by Tom Watson
It’s ten days since I raised a question about intelligence suggesting a paedophile ring that touched the very heart of a previous government. I’d done so because a very credible retired child protection professional had lived with a gnawing suspicion of a cover up for many years.
These people are the rarest of human beings. They’re the people who labour in anonymity, day in day out, trying to make the world a better place. They have always been the foundations of our public services. Yet this retired public servant had, through a quirk of fate, stumbled on something that appeared so huge, that almost everyone he’d ever raised his concerns with had baulked at the challenge.
Since then though, many more ordinary people have contacted me about suspicions they have had of a wider wrongdoing – in some cases so heinous it made me cry.
They have talked of psychopaths marking children with Stanley knifes to show “ownership”. They tell of parties where children were “passed around” the men. They speak of golf course car parks being the scenes for child abuse after an 18 hole round.
And they have named powerful people – some of them household names – who abused children with impunity.
Two former police officers have raised their concerns of cover-ups. Child protection specialists have raised their fears that the network of convicted paedophile Peter Righton, the nexus of the group, was wider than at first thought. Others have identified a former cabinet minister who regularly abused young boys.
Some have raised mysterious early deaths, disappeared children, suspicious fires, intimidation and threats.
These allegations go way beyond the claims made on BBC Newsnight yesterday. Newsnight failed to name the paedophile mentioned by a North Wales survivor. I can understand why. A career can be destroyed by an allegation of such magnitude. There needs to be a high bar of proof.
Yet the thing I learnt most from the hacking scandal, and for that matter, the Savile case, is that the intelligence was staring the police in the face. These people were hiding in daylight. So powerful, so brazen in their actions, those who had an inkling of what was happening turned a blind eye.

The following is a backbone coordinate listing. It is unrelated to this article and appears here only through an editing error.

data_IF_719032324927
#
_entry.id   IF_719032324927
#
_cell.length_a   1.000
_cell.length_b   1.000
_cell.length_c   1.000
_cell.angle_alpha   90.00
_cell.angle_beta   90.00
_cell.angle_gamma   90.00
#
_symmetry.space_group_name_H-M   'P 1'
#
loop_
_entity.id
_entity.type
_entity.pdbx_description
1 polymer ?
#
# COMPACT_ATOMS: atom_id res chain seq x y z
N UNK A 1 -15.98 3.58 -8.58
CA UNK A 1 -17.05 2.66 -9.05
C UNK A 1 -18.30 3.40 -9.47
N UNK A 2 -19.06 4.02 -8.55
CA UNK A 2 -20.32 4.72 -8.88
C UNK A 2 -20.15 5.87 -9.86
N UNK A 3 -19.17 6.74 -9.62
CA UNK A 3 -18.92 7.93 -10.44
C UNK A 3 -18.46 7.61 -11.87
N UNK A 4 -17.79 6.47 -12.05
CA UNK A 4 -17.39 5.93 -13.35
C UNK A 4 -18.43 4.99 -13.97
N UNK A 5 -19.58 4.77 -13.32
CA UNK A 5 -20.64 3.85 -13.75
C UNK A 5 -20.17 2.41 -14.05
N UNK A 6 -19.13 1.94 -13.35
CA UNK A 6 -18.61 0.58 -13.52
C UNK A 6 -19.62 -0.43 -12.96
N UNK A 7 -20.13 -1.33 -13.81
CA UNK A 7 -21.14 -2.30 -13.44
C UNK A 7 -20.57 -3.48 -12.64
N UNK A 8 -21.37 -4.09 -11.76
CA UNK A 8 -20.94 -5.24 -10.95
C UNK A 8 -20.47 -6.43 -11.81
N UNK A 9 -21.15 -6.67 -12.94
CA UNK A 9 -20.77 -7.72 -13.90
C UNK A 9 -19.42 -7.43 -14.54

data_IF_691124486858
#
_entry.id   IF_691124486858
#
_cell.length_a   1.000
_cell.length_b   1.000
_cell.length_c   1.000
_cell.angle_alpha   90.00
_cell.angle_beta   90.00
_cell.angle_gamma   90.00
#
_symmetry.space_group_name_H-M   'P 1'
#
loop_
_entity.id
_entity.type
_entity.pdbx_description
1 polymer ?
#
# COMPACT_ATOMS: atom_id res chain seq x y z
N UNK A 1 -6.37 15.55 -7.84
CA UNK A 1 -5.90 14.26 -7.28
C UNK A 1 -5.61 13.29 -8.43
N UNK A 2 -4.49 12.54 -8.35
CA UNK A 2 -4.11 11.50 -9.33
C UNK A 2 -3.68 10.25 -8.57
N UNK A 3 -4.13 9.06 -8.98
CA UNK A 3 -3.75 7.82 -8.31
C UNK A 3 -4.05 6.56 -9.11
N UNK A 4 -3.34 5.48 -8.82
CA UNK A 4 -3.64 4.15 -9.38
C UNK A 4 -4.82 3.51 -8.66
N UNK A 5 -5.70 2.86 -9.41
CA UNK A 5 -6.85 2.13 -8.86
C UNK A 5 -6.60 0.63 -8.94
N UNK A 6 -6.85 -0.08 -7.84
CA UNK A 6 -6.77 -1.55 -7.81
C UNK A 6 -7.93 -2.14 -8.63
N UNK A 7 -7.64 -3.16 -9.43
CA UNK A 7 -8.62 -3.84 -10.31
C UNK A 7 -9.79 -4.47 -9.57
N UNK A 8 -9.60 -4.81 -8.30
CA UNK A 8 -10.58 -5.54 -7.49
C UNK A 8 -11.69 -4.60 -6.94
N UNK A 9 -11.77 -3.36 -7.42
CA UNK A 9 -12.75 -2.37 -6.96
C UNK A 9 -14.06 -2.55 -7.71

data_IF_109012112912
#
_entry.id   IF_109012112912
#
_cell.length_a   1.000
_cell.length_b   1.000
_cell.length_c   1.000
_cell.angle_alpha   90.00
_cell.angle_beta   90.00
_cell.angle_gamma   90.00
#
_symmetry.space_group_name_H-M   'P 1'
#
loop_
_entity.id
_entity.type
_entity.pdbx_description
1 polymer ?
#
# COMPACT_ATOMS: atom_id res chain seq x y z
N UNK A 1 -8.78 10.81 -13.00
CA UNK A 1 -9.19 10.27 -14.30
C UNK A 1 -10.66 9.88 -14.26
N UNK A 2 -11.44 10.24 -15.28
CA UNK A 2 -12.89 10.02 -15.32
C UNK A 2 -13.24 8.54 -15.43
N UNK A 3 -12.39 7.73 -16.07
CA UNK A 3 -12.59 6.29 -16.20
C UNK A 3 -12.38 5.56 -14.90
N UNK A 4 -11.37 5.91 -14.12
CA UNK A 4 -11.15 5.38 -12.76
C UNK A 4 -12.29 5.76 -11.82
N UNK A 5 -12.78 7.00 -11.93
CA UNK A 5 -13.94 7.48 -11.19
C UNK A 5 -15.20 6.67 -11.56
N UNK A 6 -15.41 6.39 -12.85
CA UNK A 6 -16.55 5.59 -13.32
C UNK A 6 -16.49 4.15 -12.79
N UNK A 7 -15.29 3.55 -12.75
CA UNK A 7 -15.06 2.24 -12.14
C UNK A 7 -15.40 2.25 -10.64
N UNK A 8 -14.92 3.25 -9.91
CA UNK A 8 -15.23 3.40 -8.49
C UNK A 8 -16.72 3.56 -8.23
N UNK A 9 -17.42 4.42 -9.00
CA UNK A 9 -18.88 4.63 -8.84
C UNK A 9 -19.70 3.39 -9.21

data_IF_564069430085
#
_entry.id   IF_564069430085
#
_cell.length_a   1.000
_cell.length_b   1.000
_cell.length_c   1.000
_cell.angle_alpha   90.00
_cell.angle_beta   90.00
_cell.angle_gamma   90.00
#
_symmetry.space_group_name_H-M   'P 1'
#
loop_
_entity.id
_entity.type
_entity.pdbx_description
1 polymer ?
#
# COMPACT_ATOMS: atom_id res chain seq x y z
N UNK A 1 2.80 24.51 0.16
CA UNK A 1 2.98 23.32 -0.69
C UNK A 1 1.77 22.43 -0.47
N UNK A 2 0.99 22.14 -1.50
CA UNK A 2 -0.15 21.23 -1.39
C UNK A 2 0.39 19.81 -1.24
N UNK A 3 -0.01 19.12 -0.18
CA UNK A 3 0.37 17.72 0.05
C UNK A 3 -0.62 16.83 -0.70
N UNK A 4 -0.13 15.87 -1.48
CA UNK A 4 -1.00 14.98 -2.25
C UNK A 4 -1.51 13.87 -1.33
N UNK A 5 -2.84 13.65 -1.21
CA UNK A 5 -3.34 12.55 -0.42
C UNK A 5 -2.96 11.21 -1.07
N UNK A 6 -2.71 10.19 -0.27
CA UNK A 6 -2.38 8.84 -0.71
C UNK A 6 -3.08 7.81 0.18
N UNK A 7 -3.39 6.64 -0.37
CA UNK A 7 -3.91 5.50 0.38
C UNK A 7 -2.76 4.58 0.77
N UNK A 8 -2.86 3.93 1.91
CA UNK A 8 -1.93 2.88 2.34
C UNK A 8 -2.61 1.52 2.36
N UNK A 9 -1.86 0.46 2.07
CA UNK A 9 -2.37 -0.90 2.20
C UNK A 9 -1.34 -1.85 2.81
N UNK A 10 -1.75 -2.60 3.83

Or maybe none of this happened. Maybe the 50 plus emails and numerous phone calls and letters I have received were all from fantasists. Maybe the allegations of the victims – made for many years, consistently to anyone that would listen, maybe they’re bogus.
One thing is for certain: someone has to join the dots. And that should be the police. There are a few hardy child protection specialists who for many years, have been burrowing away, trying to uncover the truth. Their work and insight should be taken more seriously. The police should work with them.
The hacking scandal was about the police failing to follow clear leads of wrongdoing by powerful people. They could do this because politicians turned a blind eye.
This is potentially worse. Some of those powerful people involved in a cover up may well have been – and could still be – powerful politicians.
I’m not going to let this drop despite warnings from people who should know that my personal safety is imperilled if I dig any deeper. It’s spooked me so much that I’ve kept a detailed log of all the allegations should anything happen.
As I type this blog post, I’m half-smiling about how insane all this appears. It sounds like I’ve taken leave of my senses – just like they said I had during the early days of the hacking scandal. Maybe I have. Yet with a properly resourced investigation, with the voice of victims being heard in public and with the political will we can get to the facts.
I wish I could fight the case of everybody who has been abused by a paedophile who has so far got away with it, but I can’t. That is a job for the police. Up and down the country private grief is being stirred by these stories. I cannot help in each individual case, but the police and support services can, must and will. If you were abused a long time ago and want justice now, go to the police. It is not too late.